There you have it, my first book review. What did you think? To big, to small, to descriptive, not descriptive enough? Help me improve so that I can give you guys a better reading experience when you come here 🙂


Is Art useful?

July 29, 2008

This post stems from an argument I had with my sister. She starts college in September and is going to take art classes, more specifically, design classes. I’ve often teased her about it, that being an artiste she would always find a good meal at my place, seeing as she wouldn’t be able to afford one herself.

The argument in itself came from me commenting that modern art is pretty much garbage, that anyone can create this kind of “art”. As Dave Kellett points out (here and here) in his webcomic Sheldon (which you must read, it is extremely funny), “by the end of his life Picasso could’ve spit on a bar napkin and called it “art”. I agree with this sentiment exactly. And this is what I told my sister. This, inevitably, led to a discussion in which she tried to get me to define art, and I refused.

I refused because I don’t know what art is, but I know what art isn’t. Art isn’t a yellow line drawn in a white canvas, framed and put for sale for 20 000 USD as being a representation of “Happiness” (this is true by the way, I actually went to an art showing where they were trying to sell this thing). This isn’t art, as far as I am concerned. Neither is this, and I am sure that this isn’t either.

My sister retorts that we must look beyond the finished product and look at the process that the artist had to go trough in order to reach the final piece. I have to disagree with her once again. When I look at a painting or a sculpture, I don’t want to know, I don’t need to know, if the artist was a poor orphan who climbed his way to the top with his teeth or if he was a rich gazillionaire who had nothing better to do than to paint. I don’t want to know if the inspiration for this piece came from a flash of genius or from years and years of study. What I do want when I look at something is to see the beauty in it, to be inspired, confused, revolted, touched by it. When I look at modern art, all I fell is that some people have to much free time on their hands.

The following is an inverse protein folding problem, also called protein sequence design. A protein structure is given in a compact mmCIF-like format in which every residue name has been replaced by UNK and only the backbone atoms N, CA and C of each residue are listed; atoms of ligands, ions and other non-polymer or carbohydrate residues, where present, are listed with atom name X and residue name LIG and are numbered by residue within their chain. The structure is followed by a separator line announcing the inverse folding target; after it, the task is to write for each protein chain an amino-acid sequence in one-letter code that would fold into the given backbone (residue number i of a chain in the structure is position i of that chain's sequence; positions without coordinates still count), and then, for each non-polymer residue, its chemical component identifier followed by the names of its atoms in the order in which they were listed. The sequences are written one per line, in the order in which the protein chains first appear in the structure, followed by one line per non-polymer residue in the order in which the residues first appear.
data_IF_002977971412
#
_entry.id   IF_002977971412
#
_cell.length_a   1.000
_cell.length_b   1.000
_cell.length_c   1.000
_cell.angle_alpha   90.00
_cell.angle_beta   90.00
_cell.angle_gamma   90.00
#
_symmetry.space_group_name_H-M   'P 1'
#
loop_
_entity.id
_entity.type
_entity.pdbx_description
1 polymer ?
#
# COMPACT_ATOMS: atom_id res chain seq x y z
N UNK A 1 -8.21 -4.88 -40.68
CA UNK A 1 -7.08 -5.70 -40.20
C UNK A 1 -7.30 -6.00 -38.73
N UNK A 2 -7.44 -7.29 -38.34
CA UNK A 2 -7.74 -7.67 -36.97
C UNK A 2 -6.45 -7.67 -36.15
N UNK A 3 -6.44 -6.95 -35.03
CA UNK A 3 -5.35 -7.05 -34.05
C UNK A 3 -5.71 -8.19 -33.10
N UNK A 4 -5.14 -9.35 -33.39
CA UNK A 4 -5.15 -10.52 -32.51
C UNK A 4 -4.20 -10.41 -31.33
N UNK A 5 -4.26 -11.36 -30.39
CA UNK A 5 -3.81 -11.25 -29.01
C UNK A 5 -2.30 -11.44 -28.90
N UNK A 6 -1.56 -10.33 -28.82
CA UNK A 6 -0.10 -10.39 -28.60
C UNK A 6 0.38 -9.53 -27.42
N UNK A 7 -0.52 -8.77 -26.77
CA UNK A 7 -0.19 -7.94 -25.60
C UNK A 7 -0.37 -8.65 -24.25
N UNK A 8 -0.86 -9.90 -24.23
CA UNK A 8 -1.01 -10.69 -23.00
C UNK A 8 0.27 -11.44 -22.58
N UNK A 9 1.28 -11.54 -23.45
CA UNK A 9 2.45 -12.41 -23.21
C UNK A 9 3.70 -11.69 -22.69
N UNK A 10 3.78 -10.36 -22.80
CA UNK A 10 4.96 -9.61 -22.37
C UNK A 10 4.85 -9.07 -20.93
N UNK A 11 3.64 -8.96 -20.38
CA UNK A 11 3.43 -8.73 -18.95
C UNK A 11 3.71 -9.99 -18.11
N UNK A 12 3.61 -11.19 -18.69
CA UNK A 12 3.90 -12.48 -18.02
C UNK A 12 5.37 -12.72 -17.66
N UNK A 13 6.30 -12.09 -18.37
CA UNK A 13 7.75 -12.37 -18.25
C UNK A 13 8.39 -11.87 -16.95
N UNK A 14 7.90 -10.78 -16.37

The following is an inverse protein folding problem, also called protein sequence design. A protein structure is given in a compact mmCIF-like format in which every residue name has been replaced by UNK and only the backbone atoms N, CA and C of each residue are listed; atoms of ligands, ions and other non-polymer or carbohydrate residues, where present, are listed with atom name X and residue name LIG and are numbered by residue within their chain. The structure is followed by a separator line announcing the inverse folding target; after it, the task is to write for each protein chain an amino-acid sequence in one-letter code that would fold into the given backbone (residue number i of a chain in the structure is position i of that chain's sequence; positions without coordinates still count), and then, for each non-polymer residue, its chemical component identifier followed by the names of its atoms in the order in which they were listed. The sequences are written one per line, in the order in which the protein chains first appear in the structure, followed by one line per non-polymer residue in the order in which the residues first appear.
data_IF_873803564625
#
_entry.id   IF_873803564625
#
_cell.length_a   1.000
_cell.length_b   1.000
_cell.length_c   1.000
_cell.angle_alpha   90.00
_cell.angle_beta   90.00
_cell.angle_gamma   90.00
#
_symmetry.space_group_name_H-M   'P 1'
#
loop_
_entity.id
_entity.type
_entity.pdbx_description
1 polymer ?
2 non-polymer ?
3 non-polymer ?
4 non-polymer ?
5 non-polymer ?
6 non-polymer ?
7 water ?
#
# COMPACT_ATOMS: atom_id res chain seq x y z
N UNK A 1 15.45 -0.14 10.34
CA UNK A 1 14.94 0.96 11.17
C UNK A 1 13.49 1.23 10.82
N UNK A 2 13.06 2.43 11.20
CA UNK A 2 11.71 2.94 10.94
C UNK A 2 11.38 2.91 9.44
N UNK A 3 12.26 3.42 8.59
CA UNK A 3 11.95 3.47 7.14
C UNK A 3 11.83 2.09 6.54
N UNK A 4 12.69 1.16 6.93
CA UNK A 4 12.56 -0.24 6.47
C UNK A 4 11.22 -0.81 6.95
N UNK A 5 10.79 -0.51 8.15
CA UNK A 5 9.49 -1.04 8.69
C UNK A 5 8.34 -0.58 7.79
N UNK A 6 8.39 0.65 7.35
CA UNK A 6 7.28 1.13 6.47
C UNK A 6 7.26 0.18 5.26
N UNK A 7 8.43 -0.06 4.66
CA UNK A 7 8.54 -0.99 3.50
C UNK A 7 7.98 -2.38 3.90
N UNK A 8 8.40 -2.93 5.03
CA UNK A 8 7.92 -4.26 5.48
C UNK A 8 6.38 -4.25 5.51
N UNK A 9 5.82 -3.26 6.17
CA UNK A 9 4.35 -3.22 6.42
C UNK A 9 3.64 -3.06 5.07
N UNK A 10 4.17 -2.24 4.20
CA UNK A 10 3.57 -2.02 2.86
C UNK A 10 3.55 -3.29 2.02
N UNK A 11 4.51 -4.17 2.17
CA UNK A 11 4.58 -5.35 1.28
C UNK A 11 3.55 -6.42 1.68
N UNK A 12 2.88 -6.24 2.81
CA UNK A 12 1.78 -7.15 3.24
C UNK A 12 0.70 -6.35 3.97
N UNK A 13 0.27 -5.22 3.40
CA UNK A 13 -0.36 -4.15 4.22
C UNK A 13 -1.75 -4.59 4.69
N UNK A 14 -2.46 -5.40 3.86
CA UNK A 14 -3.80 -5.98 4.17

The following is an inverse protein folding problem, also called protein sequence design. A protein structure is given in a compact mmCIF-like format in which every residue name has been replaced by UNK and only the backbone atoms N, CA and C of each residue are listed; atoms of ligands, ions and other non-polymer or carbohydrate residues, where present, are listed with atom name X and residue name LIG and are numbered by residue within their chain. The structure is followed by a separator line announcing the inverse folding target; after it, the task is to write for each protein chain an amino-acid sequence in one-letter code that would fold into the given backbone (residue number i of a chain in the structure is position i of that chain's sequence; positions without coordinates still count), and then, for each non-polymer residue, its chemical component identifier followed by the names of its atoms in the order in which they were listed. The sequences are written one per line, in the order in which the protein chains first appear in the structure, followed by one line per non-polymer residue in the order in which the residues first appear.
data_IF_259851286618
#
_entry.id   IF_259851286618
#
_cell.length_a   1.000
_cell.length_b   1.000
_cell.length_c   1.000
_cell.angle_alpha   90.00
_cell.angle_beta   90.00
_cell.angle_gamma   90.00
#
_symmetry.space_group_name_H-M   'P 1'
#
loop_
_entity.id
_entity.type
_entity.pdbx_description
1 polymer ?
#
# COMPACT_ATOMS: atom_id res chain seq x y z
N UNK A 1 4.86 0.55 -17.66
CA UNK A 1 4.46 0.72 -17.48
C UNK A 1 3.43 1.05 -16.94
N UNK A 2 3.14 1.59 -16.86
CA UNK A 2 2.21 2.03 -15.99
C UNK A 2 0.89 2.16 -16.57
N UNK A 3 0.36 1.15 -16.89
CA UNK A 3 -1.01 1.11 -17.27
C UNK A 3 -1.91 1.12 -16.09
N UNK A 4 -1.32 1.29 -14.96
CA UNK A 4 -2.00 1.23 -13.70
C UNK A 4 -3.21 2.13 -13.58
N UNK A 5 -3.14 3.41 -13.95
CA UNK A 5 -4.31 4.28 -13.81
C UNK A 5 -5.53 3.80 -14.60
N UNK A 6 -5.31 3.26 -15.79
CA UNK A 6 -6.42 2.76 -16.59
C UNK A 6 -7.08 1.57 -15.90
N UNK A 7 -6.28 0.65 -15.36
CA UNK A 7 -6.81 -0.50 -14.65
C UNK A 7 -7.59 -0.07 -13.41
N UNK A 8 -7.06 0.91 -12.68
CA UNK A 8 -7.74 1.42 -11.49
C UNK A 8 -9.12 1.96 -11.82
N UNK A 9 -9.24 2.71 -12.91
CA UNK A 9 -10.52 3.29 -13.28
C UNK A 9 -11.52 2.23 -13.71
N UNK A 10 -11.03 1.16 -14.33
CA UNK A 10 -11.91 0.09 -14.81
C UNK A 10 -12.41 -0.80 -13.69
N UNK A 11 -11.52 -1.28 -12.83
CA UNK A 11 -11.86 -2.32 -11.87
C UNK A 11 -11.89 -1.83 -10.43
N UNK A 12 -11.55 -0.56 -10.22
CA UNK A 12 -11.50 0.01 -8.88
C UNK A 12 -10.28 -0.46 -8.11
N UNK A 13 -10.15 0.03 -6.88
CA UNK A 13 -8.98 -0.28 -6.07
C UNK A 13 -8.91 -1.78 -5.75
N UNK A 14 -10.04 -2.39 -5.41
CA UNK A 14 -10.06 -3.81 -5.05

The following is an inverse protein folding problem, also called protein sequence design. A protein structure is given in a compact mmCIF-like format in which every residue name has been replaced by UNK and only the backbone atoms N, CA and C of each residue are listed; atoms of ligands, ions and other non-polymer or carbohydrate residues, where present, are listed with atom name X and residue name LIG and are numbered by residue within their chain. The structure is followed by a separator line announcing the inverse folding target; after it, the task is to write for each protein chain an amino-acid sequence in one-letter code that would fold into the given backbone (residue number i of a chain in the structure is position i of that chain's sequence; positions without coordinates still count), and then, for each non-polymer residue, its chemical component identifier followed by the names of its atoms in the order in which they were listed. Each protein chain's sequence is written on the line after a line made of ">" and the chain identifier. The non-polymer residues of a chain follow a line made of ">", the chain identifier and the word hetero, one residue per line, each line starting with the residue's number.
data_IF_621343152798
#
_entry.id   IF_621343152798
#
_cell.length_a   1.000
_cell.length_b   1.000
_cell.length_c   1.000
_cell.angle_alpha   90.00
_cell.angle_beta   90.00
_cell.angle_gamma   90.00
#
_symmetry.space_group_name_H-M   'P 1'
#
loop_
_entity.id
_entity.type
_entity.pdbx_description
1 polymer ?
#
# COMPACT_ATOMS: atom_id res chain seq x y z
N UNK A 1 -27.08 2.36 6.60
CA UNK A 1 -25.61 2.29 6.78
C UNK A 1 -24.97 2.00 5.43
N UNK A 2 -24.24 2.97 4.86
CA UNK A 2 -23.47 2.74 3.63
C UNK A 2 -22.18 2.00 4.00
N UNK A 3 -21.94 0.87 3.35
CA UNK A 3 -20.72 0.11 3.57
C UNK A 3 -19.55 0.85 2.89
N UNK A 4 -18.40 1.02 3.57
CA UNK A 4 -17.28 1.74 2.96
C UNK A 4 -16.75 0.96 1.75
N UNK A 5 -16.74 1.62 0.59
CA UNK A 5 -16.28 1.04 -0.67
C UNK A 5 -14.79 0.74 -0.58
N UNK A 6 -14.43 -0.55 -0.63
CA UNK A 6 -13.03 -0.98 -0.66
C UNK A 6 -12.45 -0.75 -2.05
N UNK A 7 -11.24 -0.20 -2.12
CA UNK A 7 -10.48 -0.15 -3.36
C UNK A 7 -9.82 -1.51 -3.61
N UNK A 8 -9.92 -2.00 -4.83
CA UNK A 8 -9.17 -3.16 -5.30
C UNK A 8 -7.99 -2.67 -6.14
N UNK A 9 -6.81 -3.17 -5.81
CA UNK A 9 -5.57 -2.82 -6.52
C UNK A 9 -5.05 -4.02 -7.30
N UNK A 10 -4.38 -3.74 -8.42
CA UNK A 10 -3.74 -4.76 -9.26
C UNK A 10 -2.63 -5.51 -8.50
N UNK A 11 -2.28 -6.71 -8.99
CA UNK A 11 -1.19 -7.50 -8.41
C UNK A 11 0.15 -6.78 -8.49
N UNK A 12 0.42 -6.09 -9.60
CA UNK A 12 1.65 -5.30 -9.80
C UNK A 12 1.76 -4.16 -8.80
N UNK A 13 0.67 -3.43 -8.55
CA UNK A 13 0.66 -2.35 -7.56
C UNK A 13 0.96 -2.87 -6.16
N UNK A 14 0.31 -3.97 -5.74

Most people, in regards to most subjects, react like so: “You don’t like * insert subject of choice here * ? Oh well, we can’t all like the same things, can we? Barkeep, another cold one for my friend here” And that’s the end of it. Sure they may try lure you to their side, but it is always in a friendly, semi-jokingly, manner. I love this kind of people.

However, there is one specific type of modern art lover (most people, I’m sure, are not like this, you get rotten apples in every bunch), who does not react this way. The moment you say you don’t like modern art, they look at you as though you were some kind of Neanderthal who had just unfrozen this morning. From their point of view, I must be stupid to not be able to enjoy this fine piece of art in front of me. Can’t I see the way the lines represent the modern struggle against mechanization? Or how the deconstruction of government oppression is achieved by the brilliant use of an all black canvas with a single white dot? I’m sorry, I can’t.

In conclusion, if you like modern art, excellent. More power to you and I honestly hope you enjoy it. But please don’t look at me like I’m an idiot if I don’t find anything interesting in it. Thank you.

Space Empires V: The Revenge

July 12, 2008

Sorry, but I have to make another post on SEV, I just have to. The more I play this game, the more I love it, and being the sweet guy that I am, I want to share that love with you guys (and gals… please let there be gals).